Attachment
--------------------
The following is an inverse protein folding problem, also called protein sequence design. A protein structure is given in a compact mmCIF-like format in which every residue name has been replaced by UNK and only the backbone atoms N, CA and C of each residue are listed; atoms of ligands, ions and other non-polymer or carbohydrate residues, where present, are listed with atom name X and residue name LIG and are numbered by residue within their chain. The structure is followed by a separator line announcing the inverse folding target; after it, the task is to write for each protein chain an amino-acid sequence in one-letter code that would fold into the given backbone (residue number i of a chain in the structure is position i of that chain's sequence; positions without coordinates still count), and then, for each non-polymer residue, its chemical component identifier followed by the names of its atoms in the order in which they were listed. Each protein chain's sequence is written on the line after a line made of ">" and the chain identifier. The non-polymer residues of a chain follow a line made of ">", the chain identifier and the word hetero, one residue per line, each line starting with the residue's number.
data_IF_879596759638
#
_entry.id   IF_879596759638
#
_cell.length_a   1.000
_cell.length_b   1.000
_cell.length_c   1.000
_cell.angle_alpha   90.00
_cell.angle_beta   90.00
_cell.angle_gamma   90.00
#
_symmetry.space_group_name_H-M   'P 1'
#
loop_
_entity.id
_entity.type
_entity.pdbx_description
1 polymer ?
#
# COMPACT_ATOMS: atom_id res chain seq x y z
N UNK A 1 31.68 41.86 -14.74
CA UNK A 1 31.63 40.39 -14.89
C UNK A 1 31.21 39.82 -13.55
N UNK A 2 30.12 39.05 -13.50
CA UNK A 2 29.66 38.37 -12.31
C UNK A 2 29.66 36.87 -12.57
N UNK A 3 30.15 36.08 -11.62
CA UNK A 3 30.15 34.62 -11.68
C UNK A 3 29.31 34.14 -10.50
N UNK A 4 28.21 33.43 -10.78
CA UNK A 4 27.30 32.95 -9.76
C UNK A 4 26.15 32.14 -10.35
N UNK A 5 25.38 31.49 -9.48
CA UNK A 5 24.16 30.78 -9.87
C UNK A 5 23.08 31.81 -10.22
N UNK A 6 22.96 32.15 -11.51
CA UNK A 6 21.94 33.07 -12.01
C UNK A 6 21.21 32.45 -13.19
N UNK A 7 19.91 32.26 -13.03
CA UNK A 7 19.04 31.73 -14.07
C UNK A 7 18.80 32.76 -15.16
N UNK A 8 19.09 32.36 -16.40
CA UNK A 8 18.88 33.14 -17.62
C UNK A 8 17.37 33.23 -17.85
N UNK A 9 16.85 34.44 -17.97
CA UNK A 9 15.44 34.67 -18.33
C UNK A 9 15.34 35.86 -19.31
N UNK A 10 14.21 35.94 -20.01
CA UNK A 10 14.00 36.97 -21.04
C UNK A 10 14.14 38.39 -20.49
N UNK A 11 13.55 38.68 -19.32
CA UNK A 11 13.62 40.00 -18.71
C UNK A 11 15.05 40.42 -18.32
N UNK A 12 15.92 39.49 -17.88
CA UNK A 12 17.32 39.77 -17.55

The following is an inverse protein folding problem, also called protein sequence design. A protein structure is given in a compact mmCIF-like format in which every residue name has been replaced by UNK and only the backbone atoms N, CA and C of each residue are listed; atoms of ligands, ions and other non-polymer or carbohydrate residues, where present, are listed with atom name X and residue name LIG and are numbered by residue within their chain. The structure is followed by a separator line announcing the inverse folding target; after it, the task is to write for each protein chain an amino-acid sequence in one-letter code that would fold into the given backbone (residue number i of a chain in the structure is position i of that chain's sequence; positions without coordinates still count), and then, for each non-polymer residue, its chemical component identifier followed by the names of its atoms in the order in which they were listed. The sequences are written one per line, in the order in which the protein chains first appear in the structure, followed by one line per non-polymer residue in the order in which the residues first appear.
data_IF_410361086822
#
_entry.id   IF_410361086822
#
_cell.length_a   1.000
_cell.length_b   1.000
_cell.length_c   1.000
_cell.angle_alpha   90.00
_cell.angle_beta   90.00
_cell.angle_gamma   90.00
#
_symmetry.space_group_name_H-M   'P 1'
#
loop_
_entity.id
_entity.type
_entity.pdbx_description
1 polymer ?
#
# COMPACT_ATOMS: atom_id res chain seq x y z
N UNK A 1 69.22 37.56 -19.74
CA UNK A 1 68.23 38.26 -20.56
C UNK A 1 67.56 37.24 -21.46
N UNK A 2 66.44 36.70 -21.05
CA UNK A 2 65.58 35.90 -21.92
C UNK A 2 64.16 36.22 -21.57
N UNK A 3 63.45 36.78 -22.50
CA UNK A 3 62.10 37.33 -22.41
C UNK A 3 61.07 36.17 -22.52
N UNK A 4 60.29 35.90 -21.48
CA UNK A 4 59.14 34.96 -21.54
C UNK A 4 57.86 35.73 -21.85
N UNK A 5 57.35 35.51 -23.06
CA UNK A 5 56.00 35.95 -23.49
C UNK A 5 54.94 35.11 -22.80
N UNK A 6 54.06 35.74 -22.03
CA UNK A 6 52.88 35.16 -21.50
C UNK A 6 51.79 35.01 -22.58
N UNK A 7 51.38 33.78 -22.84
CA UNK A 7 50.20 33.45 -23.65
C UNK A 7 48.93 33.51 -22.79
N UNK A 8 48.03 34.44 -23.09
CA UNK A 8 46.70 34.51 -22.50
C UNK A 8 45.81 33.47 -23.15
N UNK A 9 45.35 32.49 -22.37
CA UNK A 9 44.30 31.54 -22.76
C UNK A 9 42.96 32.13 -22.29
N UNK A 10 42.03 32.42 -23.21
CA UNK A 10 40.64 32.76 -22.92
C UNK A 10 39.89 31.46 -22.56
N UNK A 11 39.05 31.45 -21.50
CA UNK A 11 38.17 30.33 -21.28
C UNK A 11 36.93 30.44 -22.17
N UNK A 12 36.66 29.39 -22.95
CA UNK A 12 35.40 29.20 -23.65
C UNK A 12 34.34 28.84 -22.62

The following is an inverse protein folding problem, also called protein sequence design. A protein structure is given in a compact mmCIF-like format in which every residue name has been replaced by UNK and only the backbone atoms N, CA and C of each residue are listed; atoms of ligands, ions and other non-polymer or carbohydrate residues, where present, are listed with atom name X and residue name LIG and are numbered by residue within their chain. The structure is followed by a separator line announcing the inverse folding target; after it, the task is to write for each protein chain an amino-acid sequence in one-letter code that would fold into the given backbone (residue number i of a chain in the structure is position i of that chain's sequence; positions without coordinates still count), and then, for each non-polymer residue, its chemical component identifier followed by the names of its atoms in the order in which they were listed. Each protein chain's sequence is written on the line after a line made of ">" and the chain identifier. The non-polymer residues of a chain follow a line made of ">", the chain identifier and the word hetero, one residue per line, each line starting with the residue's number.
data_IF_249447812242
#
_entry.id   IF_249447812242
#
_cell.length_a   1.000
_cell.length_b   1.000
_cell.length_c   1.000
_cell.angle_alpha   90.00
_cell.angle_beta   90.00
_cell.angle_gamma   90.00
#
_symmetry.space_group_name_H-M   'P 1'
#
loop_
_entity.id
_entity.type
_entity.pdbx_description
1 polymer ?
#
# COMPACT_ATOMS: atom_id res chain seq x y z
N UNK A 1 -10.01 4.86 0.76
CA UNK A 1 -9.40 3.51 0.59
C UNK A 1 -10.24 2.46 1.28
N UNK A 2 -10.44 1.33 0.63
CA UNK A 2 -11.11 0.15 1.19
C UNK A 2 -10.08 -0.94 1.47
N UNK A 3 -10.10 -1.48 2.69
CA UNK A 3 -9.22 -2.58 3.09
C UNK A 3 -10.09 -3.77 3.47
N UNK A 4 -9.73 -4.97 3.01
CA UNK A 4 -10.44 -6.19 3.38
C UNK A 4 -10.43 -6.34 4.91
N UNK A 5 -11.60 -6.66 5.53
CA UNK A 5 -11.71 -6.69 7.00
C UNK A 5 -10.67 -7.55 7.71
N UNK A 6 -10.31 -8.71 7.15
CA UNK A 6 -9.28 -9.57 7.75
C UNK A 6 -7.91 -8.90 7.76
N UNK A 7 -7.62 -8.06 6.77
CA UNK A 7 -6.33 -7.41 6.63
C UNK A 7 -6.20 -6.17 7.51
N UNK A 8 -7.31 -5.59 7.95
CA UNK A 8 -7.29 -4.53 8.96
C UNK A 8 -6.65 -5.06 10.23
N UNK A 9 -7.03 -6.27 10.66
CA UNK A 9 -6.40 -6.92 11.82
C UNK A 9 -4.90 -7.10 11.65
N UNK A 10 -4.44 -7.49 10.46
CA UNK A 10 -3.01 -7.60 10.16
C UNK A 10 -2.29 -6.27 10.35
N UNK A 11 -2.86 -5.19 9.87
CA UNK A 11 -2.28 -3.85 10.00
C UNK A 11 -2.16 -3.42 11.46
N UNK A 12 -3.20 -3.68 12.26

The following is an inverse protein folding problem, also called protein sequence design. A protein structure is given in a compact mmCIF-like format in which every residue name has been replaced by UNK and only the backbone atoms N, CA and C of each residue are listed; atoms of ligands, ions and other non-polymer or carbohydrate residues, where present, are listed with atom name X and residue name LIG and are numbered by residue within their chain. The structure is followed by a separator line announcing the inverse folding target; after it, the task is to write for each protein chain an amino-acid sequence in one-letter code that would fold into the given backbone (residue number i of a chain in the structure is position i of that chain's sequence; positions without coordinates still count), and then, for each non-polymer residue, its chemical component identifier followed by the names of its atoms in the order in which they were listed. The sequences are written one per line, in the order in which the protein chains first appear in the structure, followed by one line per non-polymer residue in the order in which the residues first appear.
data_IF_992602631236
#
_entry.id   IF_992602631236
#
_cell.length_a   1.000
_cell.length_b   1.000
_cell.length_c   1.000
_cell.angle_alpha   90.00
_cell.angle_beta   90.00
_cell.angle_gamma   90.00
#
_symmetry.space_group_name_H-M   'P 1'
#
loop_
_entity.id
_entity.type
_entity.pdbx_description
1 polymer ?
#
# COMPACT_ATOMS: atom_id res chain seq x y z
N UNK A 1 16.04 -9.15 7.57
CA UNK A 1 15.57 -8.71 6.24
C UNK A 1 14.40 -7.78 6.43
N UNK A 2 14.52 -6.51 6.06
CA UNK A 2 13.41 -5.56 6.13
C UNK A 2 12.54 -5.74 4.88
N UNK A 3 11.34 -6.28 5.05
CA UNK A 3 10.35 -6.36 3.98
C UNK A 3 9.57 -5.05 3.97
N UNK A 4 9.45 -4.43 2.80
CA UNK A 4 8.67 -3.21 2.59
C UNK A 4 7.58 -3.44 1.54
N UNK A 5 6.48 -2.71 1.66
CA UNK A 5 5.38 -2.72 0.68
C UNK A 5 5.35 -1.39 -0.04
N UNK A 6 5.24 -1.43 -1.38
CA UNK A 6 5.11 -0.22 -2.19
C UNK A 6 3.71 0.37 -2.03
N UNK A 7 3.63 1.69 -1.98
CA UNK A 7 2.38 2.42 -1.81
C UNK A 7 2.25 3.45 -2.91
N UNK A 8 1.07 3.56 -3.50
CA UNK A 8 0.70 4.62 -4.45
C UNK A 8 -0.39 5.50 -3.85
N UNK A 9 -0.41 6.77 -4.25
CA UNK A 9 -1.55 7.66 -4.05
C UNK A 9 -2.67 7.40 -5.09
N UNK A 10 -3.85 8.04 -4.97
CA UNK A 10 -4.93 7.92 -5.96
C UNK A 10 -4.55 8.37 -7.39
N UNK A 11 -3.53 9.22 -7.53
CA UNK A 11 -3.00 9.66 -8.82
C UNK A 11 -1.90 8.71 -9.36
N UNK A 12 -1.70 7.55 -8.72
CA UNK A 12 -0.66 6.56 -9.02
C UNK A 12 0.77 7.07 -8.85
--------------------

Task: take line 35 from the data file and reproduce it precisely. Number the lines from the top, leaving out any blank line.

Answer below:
CA UNK A 5 24.16 30.78 -9.87